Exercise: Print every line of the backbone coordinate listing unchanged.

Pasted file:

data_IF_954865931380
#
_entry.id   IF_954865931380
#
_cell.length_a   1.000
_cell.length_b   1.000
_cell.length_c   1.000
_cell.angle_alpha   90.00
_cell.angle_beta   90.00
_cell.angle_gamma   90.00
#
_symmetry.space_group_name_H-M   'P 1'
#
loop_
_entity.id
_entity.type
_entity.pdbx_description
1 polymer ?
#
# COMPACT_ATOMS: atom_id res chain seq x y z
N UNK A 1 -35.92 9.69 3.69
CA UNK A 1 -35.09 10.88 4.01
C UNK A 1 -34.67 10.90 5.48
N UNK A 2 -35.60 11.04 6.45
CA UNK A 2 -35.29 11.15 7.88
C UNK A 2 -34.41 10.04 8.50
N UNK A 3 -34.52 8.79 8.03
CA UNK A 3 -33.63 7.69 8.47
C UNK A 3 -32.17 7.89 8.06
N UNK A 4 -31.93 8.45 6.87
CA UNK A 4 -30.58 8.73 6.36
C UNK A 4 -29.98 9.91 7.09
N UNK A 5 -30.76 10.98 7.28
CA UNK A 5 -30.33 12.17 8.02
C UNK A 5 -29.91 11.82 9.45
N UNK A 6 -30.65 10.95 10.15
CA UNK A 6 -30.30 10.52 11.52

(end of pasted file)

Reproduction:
data_IF_954865931380
#
_entry.id   IF_954865931380
#
_cell.length_a   1.000
_cell.length_b   1.000
_cell.length_c   1.000
_cell.angle_alpha   90.00
_cell.angle_beta   90.00
_cell.angle_gamma   90.00
#
_symmetry.space_group_name_H-M   'P 1'
#
loop_
_entity.id
_entity.type
_entity.pdbx_description
1 polymer ?
#
# COMPACT_ATOMS: atom_id res chain seq x y z
N UNK A 1 -35.92 9.69 3.69
CA UNK A 1 -35.09 10.88 4.01
C UNK A 1 -34.67 10.90 5.48
N UNK A 2 -35.60 11.04 6.45
CA UNK A 2 -35.29 11.15 7.88
C UNK A 2 -34.41 10.04 8.50
N UNK A 3 -34.52 8.79 8.03
CA UNK A 3 -33.63 7.69 8.47
C UNK A 3 -32.17 7.89 8.06
N UNK A 4 -31.93 8.45 6.87
CA UNK A 4 -30.58 8.73 6.36
C UNK A 4 -29.98 9.91 7.09
N UNK A 5 -30.76 10.98 7.28
CA UNK A 5 -30.33 12.17 8.02
C UNK A 5 -29.91 11.82 9.45
N UNK A 6 -30.65 10.95 10.15
CA UNK A 6 -30.30 10.52 11.52